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Bolivia’s Child Workers: Their World Through their Eyes

One of the sights that many first time visitors to Bolivia mention when they come here is the legion of child laborers on the country’s streets.  It is a hard fact of life, not in Bolivia, but in almost any impoverished nation in the world.  Small girls walking from café to café selling gum.  Boys who haven’t hit eight yet working the afternoons shining shoes for a coin.

Below is a brief Blog post linked to an important new photo exposition in which some of Cochabamba’s child workers document visually the lives they lead here.

Bolivia’s Child Workers: Their World Through their Eyes

Jessica C. Aguirre

When we look out at our world, what do we see?  A new photo exposition from a non-profit children’s organization gives glimpses of the life of child workers in Cochabamba.

City cemeteries as sites to do homework on a break from cleaning, the battered tools of shoe cleaning kits and many precocious grins are found in these photographs, which have all been taken by the children themselves.

Armed with cameras and a bit of training from AVE (Educational Audiovisuals), the children set out to documents their lives, their daily experiences, their work and each other.  The result is a surprising set of photographs that, according to the small photographers, also serve as an expression of their frustration with entrenched discrimination.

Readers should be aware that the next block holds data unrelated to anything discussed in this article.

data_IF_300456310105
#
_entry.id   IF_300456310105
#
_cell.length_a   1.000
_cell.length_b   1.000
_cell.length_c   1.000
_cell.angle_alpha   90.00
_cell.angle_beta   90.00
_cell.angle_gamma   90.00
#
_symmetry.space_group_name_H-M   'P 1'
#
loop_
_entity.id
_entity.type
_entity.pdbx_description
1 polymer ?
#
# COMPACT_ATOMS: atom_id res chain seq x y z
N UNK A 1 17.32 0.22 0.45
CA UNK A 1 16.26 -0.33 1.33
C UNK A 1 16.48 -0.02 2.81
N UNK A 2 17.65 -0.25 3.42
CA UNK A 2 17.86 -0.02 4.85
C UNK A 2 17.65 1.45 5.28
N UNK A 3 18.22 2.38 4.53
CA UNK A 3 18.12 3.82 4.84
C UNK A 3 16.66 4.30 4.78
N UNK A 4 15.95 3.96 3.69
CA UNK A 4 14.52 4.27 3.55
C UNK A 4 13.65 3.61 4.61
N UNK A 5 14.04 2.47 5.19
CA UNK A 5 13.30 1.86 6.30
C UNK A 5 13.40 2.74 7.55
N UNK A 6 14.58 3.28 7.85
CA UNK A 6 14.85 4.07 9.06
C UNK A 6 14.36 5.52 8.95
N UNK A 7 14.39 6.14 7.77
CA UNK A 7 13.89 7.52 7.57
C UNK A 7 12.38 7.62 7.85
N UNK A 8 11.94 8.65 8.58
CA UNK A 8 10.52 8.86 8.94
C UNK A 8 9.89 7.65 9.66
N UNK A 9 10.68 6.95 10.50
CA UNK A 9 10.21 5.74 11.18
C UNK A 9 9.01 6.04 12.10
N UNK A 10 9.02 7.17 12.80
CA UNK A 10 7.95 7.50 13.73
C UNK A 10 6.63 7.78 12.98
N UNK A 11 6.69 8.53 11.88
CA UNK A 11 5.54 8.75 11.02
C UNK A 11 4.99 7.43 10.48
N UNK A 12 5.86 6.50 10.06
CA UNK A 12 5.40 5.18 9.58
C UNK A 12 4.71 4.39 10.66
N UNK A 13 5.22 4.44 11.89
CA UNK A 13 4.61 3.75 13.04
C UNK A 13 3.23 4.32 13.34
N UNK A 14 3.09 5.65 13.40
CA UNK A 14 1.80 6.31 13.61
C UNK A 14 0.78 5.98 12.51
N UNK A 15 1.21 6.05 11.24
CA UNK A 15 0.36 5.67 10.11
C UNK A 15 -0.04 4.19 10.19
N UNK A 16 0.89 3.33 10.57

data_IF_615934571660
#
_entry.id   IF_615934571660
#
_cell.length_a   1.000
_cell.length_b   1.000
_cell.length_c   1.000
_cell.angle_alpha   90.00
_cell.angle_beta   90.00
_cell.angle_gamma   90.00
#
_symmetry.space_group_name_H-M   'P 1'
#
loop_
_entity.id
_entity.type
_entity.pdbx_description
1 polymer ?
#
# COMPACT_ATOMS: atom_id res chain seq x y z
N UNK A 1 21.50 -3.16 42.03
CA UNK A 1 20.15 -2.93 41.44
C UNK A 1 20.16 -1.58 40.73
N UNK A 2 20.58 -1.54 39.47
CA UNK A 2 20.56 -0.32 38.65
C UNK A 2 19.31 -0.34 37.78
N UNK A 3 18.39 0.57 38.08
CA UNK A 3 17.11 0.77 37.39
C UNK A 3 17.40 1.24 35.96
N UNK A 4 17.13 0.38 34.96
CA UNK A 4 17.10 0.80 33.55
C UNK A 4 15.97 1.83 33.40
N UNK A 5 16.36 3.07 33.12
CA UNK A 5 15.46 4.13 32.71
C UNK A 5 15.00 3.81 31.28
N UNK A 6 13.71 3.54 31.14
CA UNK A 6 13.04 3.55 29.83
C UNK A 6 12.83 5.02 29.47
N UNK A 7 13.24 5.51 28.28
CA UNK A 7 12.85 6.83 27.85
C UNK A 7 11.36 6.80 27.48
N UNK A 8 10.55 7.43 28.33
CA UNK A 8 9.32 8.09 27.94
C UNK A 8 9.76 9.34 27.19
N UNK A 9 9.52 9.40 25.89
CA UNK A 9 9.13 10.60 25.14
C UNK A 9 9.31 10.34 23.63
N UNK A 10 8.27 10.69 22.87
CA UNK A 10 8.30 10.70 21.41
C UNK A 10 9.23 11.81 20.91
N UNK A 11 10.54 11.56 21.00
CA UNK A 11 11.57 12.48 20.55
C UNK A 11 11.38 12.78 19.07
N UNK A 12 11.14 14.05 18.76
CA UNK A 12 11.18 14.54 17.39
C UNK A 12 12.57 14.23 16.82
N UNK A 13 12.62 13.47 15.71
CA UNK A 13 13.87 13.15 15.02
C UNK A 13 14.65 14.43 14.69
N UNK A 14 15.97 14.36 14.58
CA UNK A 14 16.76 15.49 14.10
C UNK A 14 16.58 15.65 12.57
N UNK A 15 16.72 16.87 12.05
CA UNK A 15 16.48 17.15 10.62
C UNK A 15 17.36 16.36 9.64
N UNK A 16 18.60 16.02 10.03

“Some people are nice to us,” says Hilda, a 14 year-old who work in the cemetery, “but most people aren’t – they don’t recognize us as child workers they just think we’re street kids or drug addicts.”

Many children shrug off the fact that they work at all and instead hone in on the conditions of their labor; it is not fair, they say, that they are not treated with the same respect as adult workers.

While child labor is illegal in Bolivia, it is estimated that almost a third of the country’s children and adolescents work in extreme conditions.  Hilda is the fifth of eight siblings, and she works to support her family, “I help my mom buy vegetables and I cover the costs of my school; sometimes I help my dad and I help my brothers and sisters with their homework.”

But Hilda sees the opportunity to learn photography as a way to express her creativity and to find a voice to press for better working conditions.  Her favorite things to take pictures of are trees, animals and flowers.  Mostly flowers.

See the children’s photos here.


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